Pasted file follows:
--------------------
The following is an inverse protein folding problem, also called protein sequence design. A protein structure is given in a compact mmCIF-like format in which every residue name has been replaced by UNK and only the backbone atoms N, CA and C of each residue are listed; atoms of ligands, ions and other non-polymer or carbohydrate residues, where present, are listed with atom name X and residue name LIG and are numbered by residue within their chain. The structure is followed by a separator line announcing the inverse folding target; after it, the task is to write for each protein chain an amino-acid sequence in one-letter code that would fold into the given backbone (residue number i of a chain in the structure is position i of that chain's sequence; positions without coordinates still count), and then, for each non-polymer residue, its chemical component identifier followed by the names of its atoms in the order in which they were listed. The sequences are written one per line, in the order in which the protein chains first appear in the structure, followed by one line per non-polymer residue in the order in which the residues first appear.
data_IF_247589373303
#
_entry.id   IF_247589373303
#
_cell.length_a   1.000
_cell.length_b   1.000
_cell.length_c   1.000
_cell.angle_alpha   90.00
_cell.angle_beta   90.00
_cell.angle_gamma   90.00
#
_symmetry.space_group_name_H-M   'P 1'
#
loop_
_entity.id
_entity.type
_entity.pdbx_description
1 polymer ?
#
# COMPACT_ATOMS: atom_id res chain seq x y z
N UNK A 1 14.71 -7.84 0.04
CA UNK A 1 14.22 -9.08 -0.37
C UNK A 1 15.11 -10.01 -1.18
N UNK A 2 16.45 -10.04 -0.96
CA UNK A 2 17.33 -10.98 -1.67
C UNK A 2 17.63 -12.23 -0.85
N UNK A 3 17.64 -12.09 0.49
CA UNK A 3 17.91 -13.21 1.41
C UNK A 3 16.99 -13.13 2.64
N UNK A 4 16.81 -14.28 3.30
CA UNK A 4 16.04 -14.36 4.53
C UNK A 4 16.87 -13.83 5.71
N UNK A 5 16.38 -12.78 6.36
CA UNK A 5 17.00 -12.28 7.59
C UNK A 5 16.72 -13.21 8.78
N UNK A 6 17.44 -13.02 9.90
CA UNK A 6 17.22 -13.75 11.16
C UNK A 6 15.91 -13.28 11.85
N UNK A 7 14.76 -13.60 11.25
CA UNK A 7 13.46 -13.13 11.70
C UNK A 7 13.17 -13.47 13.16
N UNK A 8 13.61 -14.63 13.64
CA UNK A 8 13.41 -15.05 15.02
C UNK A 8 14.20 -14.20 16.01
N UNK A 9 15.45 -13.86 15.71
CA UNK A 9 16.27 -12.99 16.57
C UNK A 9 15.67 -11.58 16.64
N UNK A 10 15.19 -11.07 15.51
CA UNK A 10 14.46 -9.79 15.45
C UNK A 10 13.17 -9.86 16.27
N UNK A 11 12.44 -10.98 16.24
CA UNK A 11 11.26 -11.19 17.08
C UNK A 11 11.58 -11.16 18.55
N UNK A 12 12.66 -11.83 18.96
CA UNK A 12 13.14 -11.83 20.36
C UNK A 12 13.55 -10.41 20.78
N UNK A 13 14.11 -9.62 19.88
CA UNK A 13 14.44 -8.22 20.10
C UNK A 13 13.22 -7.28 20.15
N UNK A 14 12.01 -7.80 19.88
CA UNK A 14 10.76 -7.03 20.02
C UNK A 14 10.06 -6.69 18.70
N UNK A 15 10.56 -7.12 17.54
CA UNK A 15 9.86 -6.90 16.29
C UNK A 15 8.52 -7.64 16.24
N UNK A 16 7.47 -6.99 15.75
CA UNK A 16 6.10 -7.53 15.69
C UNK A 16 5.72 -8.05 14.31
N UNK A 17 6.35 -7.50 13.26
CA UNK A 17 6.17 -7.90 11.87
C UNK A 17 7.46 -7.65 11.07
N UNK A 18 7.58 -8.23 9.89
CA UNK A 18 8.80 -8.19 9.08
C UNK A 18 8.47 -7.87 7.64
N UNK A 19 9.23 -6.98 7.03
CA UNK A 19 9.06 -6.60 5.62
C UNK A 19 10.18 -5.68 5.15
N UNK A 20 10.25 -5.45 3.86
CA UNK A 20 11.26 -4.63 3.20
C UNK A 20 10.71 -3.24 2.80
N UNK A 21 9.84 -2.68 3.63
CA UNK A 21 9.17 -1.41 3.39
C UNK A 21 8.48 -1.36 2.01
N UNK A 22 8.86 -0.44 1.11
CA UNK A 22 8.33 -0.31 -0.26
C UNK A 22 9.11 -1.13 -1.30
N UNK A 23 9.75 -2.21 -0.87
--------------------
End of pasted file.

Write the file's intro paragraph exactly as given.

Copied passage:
The following is an inverse protein folding problem, also called protein sequence design. A protein structure is given in a compact mmCIF-like format in which every residue name has been replaced by UNK and only the backbone atoms N, CA and C of each residue are listed; atoms of ligands, ions and other non-polymer or carbohydrate residues, where present, are listed with atom name X and residue name LIG and are numbered by residue within their chain. The structure is followed by a separator line announcing the inverse folding target; after it, the task is to write for each protein chain an amino-acid sequence in one-letter code that would fold into the given backbone (residue number i of a chain in the structure is position i of that chain's sequence; positions without coordinates still count), and then, for each non-polymer residue, its chemical component identifier followed by the names of its atoms in the order in which they were listed. The sequences are written one per line, in the order in which the protein chains first appear in the structure, followed by one line per non-polymer residue in the order in which the residues first appear.